The review will be handled by the bureau’s inspection division and examine the FBI’s role in the Flynn probe and determine whether any current employees have engaged in misconduct. It will also evaluate the bureau’s policies and procedures to identify areas of improvement.
“Although the FBI does not have the prosecutorial authority to bring a criminal case, the Inspection Division can and will evaluate whether any current onboard employees engaged in actions that might warrant disciplinary measures,” the FBI said in a statement.
The bureau’s announcement comes weeks after the Justice Department (DOJ) filed a motion to drop a criminal case against Flynn after internal documents were released that revealed ulterior motives behind the questioning of the former national security adviser in the White House in January 2017. Flynn pleaded guilty on Dec. 1, 2017, to one count of lying to FBI agents during the early 2017 interview.
The documents included handwritten notes that revealed top FBI officials had questioned whether the goal of questioning Flynn was to “get him to lie, so we can prosecute him or get him fired?”
They also revealed that Peter Strzok, the FBI’s then-deputy assistant director for counterintelligence operations, urgently reached out to agents handling the Flynn case to advise them not to close the case after the agents determined there were no more leads to follow in the Flynn probe.
These documents have raised questions about the nature of the FBI’s probe into Flynn and whether it was justifiably predicated. The DOJ argued in its motion to dismiss the case that there was no legitimate purpose for the FBI to have interviewed Flynn.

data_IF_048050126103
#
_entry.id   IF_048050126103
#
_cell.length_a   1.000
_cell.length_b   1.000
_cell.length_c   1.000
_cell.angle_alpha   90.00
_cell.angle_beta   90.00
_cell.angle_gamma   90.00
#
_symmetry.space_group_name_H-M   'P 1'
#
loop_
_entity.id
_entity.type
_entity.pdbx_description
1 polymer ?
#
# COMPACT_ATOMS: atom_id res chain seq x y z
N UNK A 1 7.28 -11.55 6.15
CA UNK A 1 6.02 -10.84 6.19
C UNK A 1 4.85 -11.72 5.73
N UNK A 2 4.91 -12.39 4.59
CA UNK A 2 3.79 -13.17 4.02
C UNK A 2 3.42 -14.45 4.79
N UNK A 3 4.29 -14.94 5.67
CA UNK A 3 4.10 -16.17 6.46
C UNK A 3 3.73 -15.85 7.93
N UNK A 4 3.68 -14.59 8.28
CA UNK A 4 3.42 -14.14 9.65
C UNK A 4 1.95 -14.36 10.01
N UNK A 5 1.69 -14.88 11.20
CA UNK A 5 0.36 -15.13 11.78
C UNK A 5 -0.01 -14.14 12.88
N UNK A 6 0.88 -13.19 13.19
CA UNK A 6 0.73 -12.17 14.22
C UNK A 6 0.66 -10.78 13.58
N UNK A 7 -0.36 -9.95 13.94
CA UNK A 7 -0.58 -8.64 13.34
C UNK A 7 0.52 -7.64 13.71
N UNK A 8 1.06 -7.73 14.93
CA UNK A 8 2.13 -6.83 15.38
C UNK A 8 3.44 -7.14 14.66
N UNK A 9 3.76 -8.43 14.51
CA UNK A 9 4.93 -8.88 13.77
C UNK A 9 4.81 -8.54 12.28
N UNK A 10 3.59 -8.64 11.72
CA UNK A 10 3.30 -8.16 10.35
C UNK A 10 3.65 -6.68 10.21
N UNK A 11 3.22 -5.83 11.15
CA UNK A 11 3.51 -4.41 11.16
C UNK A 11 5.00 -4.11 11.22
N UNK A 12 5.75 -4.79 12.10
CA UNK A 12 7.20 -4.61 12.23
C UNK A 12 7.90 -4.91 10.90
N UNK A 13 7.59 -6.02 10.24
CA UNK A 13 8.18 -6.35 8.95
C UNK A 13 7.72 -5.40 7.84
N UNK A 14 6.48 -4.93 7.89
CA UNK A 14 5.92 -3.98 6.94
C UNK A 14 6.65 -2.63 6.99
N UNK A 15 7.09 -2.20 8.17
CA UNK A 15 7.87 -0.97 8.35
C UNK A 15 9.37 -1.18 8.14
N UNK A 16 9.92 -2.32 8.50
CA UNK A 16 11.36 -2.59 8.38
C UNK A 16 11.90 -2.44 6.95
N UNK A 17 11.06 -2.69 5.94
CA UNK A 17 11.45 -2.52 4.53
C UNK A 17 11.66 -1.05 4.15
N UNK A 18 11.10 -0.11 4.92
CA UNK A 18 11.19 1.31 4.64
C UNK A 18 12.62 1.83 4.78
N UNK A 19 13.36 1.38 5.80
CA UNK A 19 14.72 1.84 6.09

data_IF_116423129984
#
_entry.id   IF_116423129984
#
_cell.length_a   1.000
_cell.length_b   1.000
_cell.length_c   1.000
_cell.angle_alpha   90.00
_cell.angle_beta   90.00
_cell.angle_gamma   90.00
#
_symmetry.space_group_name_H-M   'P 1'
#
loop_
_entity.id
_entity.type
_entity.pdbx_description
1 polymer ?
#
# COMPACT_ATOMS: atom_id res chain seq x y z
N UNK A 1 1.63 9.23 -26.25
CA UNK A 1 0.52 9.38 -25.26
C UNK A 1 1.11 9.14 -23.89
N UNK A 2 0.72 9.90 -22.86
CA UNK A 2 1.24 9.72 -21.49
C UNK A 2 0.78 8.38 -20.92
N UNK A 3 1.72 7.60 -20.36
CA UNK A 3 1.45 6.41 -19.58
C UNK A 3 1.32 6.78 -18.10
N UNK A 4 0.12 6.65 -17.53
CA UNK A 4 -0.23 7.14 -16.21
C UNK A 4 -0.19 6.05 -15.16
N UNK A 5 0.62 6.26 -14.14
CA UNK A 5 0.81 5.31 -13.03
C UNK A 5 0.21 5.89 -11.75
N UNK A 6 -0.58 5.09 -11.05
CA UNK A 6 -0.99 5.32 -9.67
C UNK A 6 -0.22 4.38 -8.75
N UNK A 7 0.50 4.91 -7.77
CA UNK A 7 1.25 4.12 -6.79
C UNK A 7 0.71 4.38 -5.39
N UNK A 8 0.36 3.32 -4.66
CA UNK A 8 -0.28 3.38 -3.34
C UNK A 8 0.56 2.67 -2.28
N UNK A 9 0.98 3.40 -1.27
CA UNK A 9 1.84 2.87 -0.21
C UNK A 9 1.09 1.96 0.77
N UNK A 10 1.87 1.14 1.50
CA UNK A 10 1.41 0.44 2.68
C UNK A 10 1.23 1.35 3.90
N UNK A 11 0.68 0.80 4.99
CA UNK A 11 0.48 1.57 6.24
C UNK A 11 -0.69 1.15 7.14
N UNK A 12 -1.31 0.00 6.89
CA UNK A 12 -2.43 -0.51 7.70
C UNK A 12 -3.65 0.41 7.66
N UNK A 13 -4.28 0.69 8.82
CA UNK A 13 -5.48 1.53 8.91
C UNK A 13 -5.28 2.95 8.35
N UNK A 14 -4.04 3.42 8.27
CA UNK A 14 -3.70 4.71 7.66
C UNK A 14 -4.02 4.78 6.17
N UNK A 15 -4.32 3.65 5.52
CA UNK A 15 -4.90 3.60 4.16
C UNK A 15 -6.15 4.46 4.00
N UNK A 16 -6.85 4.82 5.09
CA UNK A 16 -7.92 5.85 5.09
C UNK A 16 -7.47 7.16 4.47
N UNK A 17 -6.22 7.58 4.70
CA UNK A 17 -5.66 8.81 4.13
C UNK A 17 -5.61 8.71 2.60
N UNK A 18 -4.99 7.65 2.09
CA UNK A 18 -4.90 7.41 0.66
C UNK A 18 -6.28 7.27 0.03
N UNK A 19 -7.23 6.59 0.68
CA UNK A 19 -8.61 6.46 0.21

“[T]he interview of Mr. Flynn was untethered to, and unjustified by, the FBI’s counterintelligence investigation into Mr. Flynn—a no longer justifiably predicated investigation that the FBI had, in the Bureau’s own words, prepared to close because it had yielded an ‘absence of any derogatory information,’” the department wrote in its filing.
The bureau noted that while it can evaluate whether any current employees’ conduct in the Flynn case may warrant disciplinary actions, it added that it does not have the ability to order disciplinary actions for former employees.
It also noted that it was cooperating with another review by the DOJ and that the FBI’s review would “complement” the department’s work. Attorney General William Barr assigned U.S. Attorney Jeff Jensen to scrutinize the Flynn case earlier this year.
“Under Director Wray’s leadership, the FBI has been fully transparent and cooperative with Mr. Jensen, and the FBI’s help has included providing special agents to assist Mr. Jensen in the fact-finding process,” the statement said.
DOJ’s request to drop Flynn’s case is now pending before a district court judge who has not indicated that he would grant the department’s motion to dismiss. Instead, Judge Emmet Sullivan appointed former federal Judge John Gleeson as an amicus curiae (Friend of Court) in the case as well as opened up the case to allow outside parties to weigh in on the case with friend-of-the-court briefs.
Flynn’s lawyers requested a superior court, District of Columbia appeals court, to intervene, alleging that Sullivan is breaking rules and precedent in Flynn’s case. That court has ordered Sullivan to respond to Flynn’s request to the circuit court to intervene in the case within 10 days.
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